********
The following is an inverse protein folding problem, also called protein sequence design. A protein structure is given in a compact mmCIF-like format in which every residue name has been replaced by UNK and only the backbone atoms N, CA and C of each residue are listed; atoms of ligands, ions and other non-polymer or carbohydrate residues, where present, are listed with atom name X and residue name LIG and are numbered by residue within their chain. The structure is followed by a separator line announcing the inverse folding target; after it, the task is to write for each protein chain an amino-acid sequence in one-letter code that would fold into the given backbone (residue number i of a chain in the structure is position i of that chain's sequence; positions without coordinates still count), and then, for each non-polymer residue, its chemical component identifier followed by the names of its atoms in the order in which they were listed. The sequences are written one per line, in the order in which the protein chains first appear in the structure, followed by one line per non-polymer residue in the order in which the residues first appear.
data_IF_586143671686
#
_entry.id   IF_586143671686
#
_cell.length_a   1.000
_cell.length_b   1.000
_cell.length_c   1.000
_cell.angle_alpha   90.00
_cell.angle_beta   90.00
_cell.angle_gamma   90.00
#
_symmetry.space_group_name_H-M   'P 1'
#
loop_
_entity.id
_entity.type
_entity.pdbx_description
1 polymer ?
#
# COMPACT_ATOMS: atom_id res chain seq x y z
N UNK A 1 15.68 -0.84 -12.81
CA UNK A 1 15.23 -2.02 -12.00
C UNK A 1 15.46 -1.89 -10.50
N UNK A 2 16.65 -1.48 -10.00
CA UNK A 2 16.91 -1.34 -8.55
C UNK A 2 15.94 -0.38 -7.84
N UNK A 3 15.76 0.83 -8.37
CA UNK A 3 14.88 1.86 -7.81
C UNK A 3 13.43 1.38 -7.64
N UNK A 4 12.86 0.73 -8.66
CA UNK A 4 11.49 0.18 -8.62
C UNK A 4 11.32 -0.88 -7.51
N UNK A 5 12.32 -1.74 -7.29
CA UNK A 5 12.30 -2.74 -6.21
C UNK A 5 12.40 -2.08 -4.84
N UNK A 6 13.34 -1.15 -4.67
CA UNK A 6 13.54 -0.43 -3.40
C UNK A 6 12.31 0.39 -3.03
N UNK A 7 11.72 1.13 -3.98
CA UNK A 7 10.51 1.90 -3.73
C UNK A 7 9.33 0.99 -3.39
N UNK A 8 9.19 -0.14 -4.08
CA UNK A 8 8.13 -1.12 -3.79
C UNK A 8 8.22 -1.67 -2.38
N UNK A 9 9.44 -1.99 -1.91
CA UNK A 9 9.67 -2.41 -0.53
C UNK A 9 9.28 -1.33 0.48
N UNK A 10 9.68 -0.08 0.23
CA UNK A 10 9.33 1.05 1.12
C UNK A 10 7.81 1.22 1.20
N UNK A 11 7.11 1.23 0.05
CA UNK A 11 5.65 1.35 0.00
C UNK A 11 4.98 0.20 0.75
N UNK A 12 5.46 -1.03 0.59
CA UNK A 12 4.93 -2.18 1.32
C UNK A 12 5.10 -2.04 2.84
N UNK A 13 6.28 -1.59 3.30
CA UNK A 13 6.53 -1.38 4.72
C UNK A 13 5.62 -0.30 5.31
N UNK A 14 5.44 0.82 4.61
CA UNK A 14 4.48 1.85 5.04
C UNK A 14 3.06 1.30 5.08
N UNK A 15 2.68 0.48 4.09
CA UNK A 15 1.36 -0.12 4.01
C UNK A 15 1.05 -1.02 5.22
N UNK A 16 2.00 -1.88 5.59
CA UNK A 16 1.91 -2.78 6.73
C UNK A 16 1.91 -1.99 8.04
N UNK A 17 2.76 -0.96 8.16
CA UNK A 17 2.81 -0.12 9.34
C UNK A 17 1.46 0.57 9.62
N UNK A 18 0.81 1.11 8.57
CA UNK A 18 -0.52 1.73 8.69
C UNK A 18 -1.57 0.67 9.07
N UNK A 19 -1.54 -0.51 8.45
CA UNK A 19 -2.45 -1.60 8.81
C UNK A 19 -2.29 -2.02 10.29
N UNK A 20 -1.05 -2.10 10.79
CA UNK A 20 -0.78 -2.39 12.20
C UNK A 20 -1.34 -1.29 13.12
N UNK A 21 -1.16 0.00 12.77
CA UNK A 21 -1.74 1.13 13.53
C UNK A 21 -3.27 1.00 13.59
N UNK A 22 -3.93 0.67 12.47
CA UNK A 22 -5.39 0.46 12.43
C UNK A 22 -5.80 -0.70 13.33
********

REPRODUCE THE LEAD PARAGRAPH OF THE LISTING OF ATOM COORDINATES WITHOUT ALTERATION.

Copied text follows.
The following is an inverse protein folding problem, also called protein sequence design. A protein structure is given in a compact mmCIF-like format in which every residue name has been replaced by UNK and only the backbone atoms N, CA and C of each residue are listed; atoms of ligands, ions and other non-polymer or carbohydrate residues, where present, are listed with atom name X and residue name LIG and are numbered by residue within their chain. The structure is followed by a separator line announcing the inverse folding target; after it, the task is to write for each protein chain an amino-acid sequence in one-letter code that would fold into the given backbone (residue number i of a chain in the structure is position i of that chain's sequence; positions without coordinates still count), and then, for each non-polymer residue, its chemical component identifier followed by the names of its atoms in the order in which they were listed. The sequences are written one per line, in the order in which the protein chains first appear in the structure, followed by one line per non-polymer residue in the order in which the residues first appear.